Russia conflict separates GOP traditionalists from newcomers – Press Enterprise


NEW YORK (AP) — As Russia ramped up its aggression toward neighboring Ukraine earlier this week, Republican Senator Rob Portman of Ohio branded President Vladimir Putin’s provocations a “clear violation of international law.”

The co-chair of the Senate Ukraine Caucus called on the Biden administration to work with allies to “ensure a coordinated response to this unwarranted continued incursion into Ukrainian sovereign territory.”

But one of the Republicans running to replace the resigning Portman had a very different message.

“I have to be honest with you, I don’t care what’s happening to Ukraine one way or the other,” JD Vance said in a podcast interview. “I’m sick of Joe Biden focusing on the border of a country I don’t care about while he lets his own country’s border become a total war zone.”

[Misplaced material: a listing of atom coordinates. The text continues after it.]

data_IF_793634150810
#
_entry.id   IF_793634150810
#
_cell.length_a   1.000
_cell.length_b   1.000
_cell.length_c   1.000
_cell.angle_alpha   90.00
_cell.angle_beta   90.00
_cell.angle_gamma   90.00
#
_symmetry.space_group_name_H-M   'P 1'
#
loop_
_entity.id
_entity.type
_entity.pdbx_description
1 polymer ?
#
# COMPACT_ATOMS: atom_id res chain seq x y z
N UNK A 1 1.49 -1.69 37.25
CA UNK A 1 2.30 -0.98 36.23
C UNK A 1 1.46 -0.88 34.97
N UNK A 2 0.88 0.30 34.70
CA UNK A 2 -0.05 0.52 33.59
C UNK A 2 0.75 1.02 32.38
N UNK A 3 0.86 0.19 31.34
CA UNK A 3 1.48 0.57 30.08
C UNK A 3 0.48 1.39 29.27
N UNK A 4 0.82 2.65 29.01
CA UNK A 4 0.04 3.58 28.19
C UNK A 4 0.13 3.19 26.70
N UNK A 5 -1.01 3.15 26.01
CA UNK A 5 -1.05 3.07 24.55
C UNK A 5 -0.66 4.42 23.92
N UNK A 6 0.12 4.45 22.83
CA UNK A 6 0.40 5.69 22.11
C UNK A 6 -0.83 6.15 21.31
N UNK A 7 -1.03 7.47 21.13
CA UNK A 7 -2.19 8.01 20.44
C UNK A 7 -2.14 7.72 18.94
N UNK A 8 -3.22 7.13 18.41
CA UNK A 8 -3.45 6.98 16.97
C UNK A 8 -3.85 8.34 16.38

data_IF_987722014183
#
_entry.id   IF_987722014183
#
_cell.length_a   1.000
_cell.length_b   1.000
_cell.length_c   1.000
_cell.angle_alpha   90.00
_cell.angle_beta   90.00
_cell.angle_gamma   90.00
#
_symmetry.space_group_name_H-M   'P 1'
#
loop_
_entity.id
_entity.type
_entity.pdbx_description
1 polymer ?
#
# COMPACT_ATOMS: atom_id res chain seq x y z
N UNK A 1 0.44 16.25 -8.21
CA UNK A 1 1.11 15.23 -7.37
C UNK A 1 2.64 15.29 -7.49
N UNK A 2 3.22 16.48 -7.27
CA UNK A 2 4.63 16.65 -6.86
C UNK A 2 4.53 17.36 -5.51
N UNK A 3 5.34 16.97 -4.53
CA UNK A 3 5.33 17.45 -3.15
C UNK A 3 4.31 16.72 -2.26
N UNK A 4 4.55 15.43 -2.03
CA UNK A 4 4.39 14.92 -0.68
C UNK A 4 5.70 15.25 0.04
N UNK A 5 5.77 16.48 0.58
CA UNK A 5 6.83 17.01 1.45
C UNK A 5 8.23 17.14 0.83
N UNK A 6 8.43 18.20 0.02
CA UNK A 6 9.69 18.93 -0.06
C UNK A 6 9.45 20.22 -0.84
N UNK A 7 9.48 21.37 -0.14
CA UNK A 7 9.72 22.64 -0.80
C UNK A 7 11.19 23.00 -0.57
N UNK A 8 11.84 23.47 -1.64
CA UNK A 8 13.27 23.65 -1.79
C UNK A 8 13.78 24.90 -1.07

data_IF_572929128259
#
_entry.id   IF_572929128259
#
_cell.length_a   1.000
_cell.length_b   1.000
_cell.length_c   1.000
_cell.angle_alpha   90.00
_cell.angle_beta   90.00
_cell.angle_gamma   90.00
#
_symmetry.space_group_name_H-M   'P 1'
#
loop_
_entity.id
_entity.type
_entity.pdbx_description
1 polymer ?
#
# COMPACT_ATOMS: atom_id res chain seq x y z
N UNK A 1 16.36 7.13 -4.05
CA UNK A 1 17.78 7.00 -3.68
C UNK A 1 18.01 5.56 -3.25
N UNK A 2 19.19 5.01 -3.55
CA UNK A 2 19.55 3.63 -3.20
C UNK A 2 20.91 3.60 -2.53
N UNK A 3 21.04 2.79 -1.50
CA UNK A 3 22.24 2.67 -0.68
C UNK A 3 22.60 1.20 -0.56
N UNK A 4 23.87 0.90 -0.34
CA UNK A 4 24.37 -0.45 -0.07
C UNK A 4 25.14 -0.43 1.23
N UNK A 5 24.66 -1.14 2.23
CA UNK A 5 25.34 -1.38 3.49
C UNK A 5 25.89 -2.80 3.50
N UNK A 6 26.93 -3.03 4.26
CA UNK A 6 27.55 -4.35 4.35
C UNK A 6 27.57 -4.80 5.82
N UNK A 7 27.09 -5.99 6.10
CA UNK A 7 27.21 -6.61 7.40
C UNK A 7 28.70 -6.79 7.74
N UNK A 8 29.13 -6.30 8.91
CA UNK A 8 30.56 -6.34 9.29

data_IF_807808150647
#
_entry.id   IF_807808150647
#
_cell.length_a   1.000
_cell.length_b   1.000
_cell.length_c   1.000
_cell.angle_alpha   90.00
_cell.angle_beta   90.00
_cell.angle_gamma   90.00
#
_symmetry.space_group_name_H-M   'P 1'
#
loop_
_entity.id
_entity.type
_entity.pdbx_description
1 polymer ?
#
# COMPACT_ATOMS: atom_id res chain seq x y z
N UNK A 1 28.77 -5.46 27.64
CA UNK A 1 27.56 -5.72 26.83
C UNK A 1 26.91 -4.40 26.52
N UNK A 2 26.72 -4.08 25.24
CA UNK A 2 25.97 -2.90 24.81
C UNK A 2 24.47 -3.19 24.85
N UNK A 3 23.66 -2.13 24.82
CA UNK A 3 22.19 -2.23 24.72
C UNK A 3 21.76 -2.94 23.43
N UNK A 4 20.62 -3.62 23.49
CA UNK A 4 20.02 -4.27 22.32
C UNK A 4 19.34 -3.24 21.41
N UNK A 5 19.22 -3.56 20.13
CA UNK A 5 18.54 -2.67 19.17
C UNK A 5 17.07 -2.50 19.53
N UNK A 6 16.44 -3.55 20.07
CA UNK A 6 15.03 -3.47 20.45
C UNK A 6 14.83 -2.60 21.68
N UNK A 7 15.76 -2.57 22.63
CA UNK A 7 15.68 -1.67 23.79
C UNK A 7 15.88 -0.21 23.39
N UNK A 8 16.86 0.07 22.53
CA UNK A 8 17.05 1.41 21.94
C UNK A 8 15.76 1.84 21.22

The divergent responses to Europe’s most significant foreign policy crisis in generations reflect a divided – and rapidly changing – Republican party. An old guard, largely concentrated in Washington and long warning of Russian aggression, faces a rising generation of conservatives who openly question why the US should even care about Russia’s moves.

“All these people came into a party where a key policy was to stand up hard against Russia,” Doug Heye, a longtime GOP strategist, said of the split. “It shows how obstinate our politics have become in recent years.”

The GOP’s foreign policy approach took on new urgency after Putin launched a military operation in Ukraine on Thursday. Leading up to this action, the split in the party was reminiscent of Donald Trump’s enduring influence on the GOP long after he left the White House.